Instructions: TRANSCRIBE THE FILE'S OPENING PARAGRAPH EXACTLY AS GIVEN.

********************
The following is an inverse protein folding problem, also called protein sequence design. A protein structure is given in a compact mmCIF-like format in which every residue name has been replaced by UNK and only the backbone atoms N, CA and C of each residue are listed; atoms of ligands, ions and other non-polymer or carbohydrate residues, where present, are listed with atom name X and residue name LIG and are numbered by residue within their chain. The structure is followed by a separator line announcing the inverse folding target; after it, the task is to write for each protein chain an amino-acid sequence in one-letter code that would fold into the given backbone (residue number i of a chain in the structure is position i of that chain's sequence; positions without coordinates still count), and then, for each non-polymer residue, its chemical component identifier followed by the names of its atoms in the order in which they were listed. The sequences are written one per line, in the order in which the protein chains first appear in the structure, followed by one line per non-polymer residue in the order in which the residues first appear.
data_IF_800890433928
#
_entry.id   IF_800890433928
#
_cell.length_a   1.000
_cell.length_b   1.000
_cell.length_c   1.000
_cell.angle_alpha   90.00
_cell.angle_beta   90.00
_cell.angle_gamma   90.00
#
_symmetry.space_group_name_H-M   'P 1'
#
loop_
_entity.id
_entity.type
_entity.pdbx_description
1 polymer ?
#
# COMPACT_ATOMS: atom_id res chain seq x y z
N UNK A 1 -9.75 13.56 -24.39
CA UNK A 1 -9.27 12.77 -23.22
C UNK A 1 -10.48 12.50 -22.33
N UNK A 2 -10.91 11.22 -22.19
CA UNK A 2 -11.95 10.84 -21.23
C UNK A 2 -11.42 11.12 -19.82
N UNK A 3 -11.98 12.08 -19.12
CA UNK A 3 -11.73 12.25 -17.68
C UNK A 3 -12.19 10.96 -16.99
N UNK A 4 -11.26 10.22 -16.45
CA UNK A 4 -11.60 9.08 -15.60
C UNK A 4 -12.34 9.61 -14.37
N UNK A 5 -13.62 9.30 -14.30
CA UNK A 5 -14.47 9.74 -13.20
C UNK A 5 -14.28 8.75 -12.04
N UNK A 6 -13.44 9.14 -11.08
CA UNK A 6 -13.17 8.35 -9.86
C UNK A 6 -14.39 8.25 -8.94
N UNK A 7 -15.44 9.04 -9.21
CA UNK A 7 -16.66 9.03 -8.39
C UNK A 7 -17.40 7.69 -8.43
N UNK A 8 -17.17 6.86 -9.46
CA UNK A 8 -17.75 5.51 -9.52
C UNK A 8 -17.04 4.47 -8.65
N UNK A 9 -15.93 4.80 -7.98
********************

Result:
The following is an inverse protein folding problem, also called protein sequence design. A protein structure is given in a compact mmCIF-like format in which every residue name has been replaced by UNK and only the backbone atoms N, CA and C of each residue are listed; atoms of ligands, ions and other non-polymer or carbohydrate residues, where present, are listed with atom name X and residue name LIG and are numbered by residue within their chain. The structure is followed by a separator line announcing the inverse folding target; after it, the task is to write for each protein chain an amino-acid sequence in one-letter code that would fold into the given backbone (residue number i of a chain in the structure is position i of that chain's sequence; positions without coordinates still count), and then, for each non-polymer residue, its chemical component identifier followed by the names of its atoms in the order in which they were listed. The sequences are written one per line, in the order in which the protein chains first appear in the structure, followed by one line per non-polymer residue in the order in which the residues first appear.